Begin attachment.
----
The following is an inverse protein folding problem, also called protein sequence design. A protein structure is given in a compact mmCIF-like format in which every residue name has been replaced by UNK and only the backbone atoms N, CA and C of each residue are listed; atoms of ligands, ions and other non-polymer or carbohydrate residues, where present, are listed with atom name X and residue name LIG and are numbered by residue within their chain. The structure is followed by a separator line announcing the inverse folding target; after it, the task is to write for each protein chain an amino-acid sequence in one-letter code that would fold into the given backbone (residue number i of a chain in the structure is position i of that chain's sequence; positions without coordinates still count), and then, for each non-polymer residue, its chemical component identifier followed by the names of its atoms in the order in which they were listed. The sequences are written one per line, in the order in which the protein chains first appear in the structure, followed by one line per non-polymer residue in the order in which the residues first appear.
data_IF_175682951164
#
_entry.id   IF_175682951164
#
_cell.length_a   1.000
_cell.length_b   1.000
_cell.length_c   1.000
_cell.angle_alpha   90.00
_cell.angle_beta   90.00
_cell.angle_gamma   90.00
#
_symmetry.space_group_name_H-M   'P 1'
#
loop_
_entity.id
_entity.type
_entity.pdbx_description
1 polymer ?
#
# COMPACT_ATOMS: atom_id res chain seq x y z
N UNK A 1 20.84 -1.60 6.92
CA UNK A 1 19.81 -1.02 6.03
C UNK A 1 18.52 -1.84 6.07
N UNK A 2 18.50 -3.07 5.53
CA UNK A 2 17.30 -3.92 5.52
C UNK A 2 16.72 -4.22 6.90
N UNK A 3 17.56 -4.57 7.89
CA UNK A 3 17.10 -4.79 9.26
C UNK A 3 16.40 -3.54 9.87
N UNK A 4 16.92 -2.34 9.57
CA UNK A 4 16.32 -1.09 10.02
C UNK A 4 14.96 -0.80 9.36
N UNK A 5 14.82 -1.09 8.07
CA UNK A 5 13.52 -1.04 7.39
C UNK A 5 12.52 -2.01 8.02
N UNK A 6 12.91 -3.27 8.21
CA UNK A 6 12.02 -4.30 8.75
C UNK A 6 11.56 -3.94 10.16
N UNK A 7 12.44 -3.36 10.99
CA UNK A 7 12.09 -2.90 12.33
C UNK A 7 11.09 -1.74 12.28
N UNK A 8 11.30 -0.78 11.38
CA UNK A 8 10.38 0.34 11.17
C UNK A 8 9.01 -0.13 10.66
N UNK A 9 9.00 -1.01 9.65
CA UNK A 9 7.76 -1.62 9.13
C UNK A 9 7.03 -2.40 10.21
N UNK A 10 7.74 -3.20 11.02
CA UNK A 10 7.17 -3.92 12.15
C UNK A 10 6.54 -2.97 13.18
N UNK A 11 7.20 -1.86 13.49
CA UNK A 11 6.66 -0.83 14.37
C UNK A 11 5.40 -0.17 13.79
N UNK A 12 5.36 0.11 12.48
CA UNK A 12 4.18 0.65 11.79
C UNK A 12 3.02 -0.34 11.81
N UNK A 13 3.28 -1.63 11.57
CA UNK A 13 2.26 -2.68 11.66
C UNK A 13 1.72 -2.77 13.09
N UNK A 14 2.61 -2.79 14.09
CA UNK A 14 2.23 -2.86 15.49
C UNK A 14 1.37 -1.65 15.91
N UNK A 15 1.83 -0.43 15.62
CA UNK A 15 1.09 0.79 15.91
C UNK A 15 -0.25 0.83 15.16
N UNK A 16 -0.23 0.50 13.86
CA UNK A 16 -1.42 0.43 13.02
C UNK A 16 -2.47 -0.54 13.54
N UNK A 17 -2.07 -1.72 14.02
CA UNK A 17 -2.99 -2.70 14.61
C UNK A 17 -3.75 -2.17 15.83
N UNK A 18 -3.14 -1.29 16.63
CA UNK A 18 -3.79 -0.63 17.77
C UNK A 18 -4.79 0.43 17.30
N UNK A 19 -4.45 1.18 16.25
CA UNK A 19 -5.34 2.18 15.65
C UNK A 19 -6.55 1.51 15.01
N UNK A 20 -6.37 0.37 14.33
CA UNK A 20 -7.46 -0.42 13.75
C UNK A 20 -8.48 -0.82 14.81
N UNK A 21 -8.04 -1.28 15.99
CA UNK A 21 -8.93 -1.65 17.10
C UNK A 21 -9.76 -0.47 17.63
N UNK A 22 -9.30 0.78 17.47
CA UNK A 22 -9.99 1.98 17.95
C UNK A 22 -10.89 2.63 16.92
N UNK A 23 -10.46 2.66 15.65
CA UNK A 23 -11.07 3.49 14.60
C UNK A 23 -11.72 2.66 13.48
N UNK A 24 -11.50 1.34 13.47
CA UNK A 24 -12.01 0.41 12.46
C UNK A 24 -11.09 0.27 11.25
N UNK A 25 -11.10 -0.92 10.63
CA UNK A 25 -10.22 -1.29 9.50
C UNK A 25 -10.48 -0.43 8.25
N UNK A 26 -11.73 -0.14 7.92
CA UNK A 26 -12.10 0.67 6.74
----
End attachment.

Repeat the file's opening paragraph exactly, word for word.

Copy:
The following is an inverse protein folding problem, also called protein sequence design. A protein structure is given in a compact mmCIF-like format in which every residue name has been replaced by UNK and only the backbone atoms N, CA and C of each residue are listed; atoms of ligands, ions and other non-polymer or carbohydrate residues, where present, are listed with atom name X and residue name LIG and are numbered by residue within their chain. The structure is followed by a separator line announcing the inverse folding target; after it, the task is to write for each protein chain an amino-acid sequence in one-letter code that would fold into the given backbone (residue number i of a chain in the structure is position i of that chain's sequence; positions without coordinates still count), and then, for each non-polymer residue, its chemical component identifier followed by the names of its atoms in the order in which they were listed. The sequences are written one per line, in the order in which the protein chains first appear in the structure, followed by one line per non-polymer residue in the order in which the residues first appear.